I looked around the room to see five people all facing the middle of the room, the television showing a movie we were watching ‘together’. It should have been a great shared experience, but for the five people in the room there were five devices. There was information exchange going on, but not with the people in the room. After an hour we could tell you just what our Facebook friends were thinking, but we hadn’t spoken a word. Yes, I too am guilty as I looked up from checking football scores on my smart phone to see the other four people on five devices. Being a Gen Xer, I immediately stopped using mine and began to judge everyone else.
We travel to make the holidays with family. We save through the year, we try to make a good plan and stick to it…then when we arrive we ask for the wi-fi password within an hour of arriving and continue our obsession with technology. Checking Facebook to see who posted the cutest Christmas picture. Tweeting to our friends that we have arrived. Surfing the internet…or writing another Blog post in your current series. This is a cultural phenomenon that has no end in sight, so its important to accept and adapt to the new construct.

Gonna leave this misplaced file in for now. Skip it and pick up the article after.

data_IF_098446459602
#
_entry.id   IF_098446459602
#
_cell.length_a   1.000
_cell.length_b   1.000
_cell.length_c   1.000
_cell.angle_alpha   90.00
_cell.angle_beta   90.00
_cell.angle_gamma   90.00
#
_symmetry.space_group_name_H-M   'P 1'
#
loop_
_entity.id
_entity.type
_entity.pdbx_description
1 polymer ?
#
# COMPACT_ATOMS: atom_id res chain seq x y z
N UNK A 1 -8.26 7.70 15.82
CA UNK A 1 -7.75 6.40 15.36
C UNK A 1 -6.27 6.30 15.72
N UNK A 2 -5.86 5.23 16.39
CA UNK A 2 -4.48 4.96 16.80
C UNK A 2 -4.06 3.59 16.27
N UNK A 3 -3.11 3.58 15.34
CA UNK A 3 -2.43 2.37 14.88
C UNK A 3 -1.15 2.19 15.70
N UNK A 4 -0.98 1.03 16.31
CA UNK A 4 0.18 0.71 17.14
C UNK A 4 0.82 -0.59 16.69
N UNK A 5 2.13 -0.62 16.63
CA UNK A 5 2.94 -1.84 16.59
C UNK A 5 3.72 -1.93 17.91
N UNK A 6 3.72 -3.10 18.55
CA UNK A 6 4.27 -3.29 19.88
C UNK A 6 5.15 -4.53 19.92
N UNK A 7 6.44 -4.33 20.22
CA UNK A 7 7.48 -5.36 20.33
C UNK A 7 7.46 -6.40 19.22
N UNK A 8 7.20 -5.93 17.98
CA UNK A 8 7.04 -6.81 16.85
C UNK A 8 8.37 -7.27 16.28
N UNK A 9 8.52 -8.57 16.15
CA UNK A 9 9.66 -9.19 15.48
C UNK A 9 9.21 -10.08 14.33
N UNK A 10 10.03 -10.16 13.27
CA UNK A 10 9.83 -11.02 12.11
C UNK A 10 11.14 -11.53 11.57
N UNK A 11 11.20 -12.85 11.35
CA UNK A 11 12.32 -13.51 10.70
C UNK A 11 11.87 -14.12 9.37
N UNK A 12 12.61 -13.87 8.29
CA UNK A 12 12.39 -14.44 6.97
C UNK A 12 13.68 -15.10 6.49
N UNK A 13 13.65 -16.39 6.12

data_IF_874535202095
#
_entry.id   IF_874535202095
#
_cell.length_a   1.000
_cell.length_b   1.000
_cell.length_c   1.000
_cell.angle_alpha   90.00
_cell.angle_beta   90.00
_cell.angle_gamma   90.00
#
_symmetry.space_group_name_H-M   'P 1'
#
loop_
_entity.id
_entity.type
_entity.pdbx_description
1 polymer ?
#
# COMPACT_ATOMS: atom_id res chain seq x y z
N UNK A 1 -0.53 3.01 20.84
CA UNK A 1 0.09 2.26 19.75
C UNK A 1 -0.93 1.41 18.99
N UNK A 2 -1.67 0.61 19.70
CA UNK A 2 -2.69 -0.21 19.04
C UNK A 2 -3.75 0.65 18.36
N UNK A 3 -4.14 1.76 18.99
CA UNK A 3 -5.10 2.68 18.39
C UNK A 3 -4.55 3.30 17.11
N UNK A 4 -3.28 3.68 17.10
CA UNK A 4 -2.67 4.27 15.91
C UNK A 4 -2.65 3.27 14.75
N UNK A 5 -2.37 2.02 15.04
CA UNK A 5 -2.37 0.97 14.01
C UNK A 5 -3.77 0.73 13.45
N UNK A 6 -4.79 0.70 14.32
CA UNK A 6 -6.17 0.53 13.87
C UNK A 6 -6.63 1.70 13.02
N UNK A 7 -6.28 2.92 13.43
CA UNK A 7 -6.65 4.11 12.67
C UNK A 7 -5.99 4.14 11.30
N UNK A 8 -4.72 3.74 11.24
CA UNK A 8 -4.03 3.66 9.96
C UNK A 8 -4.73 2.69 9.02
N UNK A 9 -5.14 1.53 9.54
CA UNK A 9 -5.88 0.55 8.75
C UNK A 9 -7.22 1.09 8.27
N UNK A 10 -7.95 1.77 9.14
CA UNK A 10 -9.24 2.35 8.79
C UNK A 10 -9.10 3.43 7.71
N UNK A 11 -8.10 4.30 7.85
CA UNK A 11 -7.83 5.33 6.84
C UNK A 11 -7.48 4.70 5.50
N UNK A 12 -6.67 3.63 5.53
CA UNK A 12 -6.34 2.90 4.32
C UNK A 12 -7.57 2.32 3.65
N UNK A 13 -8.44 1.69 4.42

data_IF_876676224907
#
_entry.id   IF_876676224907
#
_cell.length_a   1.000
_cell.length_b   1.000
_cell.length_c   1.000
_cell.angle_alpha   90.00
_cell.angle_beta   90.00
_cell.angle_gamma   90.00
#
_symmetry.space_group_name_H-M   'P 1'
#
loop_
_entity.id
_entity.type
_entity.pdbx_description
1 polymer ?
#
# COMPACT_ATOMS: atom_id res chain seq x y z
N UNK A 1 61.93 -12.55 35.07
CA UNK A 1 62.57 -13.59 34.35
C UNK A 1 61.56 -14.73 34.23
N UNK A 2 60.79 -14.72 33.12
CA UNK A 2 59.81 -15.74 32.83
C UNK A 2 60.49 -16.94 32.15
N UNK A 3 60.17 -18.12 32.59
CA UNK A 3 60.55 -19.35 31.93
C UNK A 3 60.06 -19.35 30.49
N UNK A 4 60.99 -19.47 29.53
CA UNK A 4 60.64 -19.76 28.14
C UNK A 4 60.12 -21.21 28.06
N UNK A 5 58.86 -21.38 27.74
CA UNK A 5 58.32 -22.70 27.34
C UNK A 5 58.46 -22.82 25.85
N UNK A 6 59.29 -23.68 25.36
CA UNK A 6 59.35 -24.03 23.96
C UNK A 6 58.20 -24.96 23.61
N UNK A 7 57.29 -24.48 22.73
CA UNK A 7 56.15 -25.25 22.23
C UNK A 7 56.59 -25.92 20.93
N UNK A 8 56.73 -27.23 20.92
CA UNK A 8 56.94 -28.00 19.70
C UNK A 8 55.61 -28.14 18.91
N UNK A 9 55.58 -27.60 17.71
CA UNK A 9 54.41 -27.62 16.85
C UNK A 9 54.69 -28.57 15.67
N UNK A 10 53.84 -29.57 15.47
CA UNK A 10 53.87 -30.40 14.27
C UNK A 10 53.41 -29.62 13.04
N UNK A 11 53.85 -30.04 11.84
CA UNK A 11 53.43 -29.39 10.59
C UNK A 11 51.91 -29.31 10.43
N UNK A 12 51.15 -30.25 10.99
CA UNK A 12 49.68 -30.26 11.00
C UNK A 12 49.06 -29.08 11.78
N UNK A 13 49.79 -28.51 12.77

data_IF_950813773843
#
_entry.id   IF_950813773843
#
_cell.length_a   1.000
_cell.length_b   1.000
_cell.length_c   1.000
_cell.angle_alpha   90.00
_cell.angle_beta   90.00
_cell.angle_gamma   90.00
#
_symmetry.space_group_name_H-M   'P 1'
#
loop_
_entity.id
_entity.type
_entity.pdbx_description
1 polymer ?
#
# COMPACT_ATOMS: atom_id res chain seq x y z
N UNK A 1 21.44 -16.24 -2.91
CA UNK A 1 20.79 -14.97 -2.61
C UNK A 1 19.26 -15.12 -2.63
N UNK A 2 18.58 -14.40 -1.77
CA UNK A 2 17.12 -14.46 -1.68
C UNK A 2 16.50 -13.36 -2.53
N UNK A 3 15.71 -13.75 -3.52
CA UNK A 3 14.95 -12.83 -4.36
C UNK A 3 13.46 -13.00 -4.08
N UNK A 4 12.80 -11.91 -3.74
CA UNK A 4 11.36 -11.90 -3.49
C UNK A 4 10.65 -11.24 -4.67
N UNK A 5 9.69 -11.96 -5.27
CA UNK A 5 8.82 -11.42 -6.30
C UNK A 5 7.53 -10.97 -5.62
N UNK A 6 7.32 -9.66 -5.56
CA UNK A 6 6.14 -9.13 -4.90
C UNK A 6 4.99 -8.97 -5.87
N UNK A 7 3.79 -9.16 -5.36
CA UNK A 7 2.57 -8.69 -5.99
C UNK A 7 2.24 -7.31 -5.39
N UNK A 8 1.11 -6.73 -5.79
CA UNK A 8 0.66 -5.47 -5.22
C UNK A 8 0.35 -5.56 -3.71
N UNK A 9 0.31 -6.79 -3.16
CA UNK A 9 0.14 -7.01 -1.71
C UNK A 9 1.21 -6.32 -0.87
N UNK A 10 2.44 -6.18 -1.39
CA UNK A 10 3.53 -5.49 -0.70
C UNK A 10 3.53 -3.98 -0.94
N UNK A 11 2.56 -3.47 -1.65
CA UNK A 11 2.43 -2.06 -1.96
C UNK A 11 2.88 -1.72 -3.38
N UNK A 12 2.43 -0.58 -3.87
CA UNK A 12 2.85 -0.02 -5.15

One adaptation that we have in our house all the time is one living area dedicated as a technology free zone. We do have a phone there, but it is a vintage 1980s Mickey Mouse phone, cord and all! The fire burns bright, warming the room with a natural heat that warms the soul as much as the skin. The chairs are set for a conversation and the room as a whole beckons you to sit down and read a book, catch up with an old friend or take a nap on a winter’s afternoon. This room is a sacred place in our house. It is a room out of time where all of the ‘conveniences’ of our modern age are forbidden.
We also ban technology use at the dinner table. If you are the host, it is important to set some ground rules for where device use is allowed. This also provides a polite way of helping those who feel that everyone at the dinner table needs to hear their entire phone conversation. In fact, I don’t care about how important you are that your work has to call you on a holiday. I do care that if you are talking/texting/Facebooking, etc. while you are at the dinner table you cause a distraction that becomes part of the conversation. It is better to politely excuse yourself and move into a more appropriate area.
Technology is awesome! Using it appropriately and with time constraints is even better. Don’t let your entire holiday be wasted in a techno vortex…find the joy in a tech free space!
This is the ninth post in this series, let me recommend you first read ‘Twelve Debts of Christmas‘, ‘Family Holiday Ground Rules’, ‘1 Million Dollars’, ‘A Mental Breakdown’, ‘Equity’, ‘Freedom’, ‘Entertainment’ and ‘Time’.
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